Get started with Twitter in your business

Reviewed by Luan Wise

Woman smiling while using twitter on her phone and eating chocolate

Twitter is a free, online micro-blogging platform that enables you to post punchy updates and messages ('tweets')

Once limited to 140 characters, tweets can now contain 280 and can be read by anybody else on Twitter, even if they are directed at members of your network (your 'followers').

Why should your business use Twitter?

Although Twitter began as a new way for people to communicate, businesses have adopted it to reach people who may be interested in their product, service or sector.

The most successful Twitter users don't just broadcast a message. They engage with other Twitter users by asking and responding to questions, sharing interesting links and monitoring what people say about them.

Twitter is informal, so it can be a good way to add a personality to your business and show its human side. You could, for example, use it to:

  • promote new products or exclusive offers;
  • collect feedback from customers and prospects;
  • answer questions about your products or services;
  • pass on news about your sector;
  • comment on general business issues;
  • let people know what is going on in your firm.

You can also pay to advertise on Twitter in order to broaden your reach and get your brand in front of more people.

The amount of time and effort you commit to Twitter will determine what results you see. However, be careful - it can quickly expand to take up however much time you have.

A good strategy is to use it in short, sharp bursts - a few minutes each, perhaps three or four times a day. Twitter works well on mobile devices, so you may be able to fit it into your schedule at convenient points - when you're waiting for a train or taking a coffee break, for instance.

How to set up your business on Twitter

It only takes a few minutes to create a Twitter account for your business.

1. Sign up to Twitter

Go to the Twitter website and enter your name, email address, password and username.

Your choice of username is key. Most businesses opt for a username that incorporates the company name. If you already have accounts on other social networks, it's a good idea to use the same username for all of them.

Think about what kind of name will make it easy for your prospective audience to find you. Should you emphasise your sector over your company name, for instance?

2. Enter some extra information

You'll want to create a strong profile for your business on Twitter. The information you enter will help people decide whether or not to follow you.

When you sign up, Twitter will guide you through adding some of these details.

  • It's important to upload a profile picture. You might use the logo of your company or a photo of yourself (good if you're a freelancer). Profile pictures help people recognise your business easily on Twitter.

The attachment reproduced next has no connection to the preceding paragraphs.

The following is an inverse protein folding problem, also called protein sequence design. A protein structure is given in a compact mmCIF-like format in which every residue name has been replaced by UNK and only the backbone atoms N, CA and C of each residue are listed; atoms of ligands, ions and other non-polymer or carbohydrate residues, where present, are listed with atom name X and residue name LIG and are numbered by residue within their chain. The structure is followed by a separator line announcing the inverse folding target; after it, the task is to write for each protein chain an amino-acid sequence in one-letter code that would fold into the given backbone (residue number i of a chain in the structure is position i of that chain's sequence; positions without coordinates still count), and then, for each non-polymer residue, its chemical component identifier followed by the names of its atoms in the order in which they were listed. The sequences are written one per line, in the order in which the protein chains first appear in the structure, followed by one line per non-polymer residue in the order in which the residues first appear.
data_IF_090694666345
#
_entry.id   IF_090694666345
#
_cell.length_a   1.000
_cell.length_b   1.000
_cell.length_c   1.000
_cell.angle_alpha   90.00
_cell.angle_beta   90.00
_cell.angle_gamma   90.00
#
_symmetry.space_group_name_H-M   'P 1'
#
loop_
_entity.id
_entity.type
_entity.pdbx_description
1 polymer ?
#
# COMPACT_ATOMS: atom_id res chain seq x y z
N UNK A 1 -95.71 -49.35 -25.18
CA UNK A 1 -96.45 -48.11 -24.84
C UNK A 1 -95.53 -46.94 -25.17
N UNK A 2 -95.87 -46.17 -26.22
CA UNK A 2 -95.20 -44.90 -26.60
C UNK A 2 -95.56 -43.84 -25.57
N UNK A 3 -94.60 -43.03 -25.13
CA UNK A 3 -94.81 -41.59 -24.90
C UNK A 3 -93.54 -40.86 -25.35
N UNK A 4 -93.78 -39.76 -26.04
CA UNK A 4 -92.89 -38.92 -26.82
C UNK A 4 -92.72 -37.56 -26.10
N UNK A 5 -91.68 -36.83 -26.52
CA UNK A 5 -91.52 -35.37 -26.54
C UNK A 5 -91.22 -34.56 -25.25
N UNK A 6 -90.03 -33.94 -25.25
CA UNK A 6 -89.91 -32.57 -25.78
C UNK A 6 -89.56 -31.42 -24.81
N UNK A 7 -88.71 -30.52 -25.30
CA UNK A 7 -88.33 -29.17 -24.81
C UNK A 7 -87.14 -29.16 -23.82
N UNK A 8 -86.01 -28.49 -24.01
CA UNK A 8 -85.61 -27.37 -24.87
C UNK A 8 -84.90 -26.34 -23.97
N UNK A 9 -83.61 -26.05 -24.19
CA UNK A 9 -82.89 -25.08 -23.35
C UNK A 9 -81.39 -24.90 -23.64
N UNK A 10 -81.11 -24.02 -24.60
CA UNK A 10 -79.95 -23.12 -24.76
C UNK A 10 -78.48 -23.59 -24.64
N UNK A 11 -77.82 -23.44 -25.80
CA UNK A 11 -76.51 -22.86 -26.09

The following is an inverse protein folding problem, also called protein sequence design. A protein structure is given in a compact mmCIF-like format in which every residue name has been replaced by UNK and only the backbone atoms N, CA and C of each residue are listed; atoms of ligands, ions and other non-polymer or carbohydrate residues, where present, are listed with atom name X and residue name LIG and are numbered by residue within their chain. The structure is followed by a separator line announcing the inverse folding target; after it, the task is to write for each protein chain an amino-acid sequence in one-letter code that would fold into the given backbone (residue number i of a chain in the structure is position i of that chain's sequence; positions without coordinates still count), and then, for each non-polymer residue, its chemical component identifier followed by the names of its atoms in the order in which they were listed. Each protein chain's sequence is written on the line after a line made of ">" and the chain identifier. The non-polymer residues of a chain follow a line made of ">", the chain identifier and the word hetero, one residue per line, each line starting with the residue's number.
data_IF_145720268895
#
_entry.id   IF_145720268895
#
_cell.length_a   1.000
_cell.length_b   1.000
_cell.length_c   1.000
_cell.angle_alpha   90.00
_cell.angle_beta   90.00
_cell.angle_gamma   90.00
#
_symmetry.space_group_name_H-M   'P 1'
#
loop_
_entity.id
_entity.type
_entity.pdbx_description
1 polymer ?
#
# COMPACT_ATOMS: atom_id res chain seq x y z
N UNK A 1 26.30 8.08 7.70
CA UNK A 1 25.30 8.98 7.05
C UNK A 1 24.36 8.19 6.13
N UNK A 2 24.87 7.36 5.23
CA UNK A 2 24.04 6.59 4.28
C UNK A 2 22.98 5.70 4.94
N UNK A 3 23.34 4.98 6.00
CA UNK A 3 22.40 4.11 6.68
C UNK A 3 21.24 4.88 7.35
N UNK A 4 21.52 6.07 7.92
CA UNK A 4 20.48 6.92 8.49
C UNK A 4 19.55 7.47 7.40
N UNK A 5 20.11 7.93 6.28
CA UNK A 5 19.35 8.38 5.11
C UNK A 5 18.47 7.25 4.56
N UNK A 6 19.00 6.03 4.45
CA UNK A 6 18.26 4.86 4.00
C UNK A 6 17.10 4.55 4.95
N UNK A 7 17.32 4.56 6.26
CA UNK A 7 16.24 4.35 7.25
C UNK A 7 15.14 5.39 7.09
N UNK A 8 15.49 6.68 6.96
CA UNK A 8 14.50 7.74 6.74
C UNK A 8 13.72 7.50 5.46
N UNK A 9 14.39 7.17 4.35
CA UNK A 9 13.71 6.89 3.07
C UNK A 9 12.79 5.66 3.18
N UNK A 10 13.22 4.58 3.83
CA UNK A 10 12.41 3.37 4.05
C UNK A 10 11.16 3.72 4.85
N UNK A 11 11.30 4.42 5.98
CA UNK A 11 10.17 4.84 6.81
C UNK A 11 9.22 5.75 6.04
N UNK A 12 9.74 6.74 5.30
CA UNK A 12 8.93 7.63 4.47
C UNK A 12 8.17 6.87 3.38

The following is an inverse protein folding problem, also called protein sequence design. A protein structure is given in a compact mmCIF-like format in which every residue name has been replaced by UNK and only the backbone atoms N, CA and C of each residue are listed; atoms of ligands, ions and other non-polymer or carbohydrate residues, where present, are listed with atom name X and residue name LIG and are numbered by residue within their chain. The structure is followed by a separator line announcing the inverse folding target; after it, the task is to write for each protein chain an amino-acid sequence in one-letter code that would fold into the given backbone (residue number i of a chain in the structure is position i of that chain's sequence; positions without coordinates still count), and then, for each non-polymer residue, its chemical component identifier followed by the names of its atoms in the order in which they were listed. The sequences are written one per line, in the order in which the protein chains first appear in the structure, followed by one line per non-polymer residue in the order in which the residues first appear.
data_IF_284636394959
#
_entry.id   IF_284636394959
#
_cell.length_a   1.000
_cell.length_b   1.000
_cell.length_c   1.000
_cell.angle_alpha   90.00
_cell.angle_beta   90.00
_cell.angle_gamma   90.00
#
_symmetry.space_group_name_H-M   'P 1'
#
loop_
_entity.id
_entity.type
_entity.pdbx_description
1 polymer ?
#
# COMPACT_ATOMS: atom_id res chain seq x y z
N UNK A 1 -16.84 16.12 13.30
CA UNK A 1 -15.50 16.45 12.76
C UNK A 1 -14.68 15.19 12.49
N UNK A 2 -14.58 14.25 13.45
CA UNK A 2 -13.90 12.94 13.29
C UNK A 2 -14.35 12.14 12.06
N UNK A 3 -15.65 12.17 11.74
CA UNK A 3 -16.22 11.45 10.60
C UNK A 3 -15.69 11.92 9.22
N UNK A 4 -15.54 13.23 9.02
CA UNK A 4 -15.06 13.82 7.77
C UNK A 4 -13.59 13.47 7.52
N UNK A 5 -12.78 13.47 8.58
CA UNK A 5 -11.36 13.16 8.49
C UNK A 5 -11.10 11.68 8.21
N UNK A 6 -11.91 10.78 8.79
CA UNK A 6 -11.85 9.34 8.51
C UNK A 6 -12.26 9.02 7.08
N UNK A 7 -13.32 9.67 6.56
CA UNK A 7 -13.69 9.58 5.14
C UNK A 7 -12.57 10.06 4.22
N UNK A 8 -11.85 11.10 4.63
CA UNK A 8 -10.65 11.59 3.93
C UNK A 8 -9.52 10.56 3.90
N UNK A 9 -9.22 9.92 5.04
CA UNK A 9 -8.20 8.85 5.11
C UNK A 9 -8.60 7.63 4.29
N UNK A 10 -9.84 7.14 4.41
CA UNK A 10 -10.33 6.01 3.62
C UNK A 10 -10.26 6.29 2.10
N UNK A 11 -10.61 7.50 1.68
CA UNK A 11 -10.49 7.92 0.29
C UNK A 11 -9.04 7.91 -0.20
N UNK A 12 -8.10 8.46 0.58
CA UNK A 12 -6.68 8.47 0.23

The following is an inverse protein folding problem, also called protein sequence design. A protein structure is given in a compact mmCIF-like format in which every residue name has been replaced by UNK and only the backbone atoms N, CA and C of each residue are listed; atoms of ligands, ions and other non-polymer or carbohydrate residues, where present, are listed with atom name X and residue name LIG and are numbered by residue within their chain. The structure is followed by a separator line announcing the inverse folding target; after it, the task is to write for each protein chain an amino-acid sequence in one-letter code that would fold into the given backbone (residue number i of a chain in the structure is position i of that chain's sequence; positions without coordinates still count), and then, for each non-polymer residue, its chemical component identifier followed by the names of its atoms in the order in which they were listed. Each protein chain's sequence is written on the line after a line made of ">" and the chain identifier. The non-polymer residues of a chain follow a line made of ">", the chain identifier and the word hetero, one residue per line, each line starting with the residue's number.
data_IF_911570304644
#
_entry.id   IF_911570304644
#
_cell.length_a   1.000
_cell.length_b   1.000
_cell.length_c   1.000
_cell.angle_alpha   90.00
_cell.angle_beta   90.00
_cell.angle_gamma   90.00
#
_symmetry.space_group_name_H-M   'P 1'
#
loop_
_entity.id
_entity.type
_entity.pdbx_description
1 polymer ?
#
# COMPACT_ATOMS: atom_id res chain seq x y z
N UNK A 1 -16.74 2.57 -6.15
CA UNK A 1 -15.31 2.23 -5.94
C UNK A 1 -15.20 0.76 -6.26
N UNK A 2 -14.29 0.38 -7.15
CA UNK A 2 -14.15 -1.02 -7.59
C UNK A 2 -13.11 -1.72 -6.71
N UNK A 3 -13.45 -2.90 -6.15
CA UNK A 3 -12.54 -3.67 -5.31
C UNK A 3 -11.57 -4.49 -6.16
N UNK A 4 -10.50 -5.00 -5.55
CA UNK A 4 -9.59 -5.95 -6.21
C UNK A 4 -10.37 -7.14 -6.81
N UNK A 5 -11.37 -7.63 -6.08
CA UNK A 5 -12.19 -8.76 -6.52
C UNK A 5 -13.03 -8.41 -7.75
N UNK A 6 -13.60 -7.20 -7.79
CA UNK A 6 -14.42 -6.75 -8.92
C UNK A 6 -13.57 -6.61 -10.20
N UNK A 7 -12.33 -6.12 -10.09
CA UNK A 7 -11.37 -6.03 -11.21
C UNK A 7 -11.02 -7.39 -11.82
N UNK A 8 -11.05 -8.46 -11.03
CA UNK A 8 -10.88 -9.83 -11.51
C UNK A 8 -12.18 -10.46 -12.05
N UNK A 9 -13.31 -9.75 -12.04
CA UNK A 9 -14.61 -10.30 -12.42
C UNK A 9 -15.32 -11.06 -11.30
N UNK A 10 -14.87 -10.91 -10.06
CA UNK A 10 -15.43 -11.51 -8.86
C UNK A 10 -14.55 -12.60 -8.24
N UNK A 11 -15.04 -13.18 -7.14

• You should add a bio. This gives you 160 characters to tell people about you or your business. For instance: that you are a forward-thinking entrepreneur juggling work and family. Be concise, clear and direct -remember that showing some personality will attract more followers.
  • Add your main location. Try to be as specific as possible, because many Twitter users will want to follow people and businesses in their area.
  • Add the address of your company website. If you want to include two links (perhaps one to your business website, and one to a blog), you can include a link in your bio, too.

As you explore Twitter's settings, you might notice an option to protect your tweets. Don't select this if you want to be found and heard by potential customers and contacts. It prevents your tweets being seen publicly, so only people in your network can view them.

3. Add a header image

Twitter allows you to add a header image. When people visit your profile page, this appears near the top. You can use it to reinforce your brand, showcase products, or show some other relevant visuals.

The header image is prominent on your profile page, particularly when people visit using a desktop computer.

Sprout Social have a great guide to the right image sizes for header and profile pictures on Twitter (and other networks).

4. Start building a network

Twitter is all about the connections you can make - who you follow, and who's following you. Don't get fixated on the number of followers you have - it's more important to build a network of people (and businesses) who are relevant.

Twitter will suggest ways to start building your network when you sign up. Here are some options:

  • Find specific people or businesses with the search function. You can also search for subjects to find people who tend to tweet about them.
  • There's a find friends option that lets you import contact details from your email address book. This is a good way to find and follow people you know who are already on Twitter.
  • As you use Twitter, it will recommend people to follow based on what you tweet about and who you follow. This can be a good way to find relevant people, although recommendations aren't always spot on. Look for the Who to follow option.

5. Start sending tweets

This is the most important step of the lot. As you send more tweets, your profile on Twitter increases and it becomes easier for other people to find you.

A tweet is a message of up to 280 characters. You can say anything you like, but try to be interesting and relevant. You'll get ideas for tweets as you follow other people.

How to use Twitter in your business

Once you've set up your account, try and sign in to Twitter at least a couple of times a day, aiming to post some interesting tweets.

1. Understand the basics